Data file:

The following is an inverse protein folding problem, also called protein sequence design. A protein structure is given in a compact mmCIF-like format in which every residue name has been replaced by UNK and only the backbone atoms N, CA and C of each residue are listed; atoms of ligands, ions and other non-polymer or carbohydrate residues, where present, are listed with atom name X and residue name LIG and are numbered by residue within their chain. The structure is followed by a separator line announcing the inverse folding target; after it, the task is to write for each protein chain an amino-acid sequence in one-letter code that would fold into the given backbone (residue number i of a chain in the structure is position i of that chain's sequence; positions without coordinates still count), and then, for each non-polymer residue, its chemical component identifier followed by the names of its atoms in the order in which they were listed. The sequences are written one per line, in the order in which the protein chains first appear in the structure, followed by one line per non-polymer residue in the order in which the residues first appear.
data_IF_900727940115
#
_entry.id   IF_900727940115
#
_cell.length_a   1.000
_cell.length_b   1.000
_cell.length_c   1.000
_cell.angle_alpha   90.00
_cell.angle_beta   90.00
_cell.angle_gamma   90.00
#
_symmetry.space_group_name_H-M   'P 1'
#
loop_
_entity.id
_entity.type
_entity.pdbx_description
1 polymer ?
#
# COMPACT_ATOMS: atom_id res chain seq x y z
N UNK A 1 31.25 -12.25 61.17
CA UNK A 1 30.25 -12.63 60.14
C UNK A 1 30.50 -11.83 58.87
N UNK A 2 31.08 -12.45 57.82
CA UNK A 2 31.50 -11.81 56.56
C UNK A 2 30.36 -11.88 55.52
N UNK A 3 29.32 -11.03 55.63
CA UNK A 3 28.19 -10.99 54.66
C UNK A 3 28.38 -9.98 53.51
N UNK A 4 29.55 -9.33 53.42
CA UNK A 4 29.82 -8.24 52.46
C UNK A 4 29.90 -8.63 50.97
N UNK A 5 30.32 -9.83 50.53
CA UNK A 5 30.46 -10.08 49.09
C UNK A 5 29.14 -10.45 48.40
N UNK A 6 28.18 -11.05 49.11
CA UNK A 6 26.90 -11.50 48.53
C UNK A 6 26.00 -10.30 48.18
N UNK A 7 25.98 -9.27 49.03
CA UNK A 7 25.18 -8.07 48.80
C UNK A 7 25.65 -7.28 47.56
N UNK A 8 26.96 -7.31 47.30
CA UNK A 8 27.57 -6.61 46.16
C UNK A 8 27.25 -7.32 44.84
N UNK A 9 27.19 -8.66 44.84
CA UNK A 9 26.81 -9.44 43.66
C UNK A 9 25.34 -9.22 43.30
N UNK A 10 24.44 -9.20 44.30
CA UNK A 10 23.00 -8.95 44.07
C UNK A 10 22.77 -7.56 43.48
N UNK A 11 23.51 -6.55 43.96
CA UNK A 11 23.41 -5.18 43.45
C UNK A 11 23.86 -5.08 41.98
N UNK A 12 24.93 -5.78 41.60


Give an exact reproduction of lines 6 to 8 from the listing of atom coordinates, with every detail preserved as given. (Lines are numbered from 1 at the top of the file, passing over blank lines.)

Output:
_cell.length_a   1.000
_cell.length_b   1.000
_cell.length_c   1.000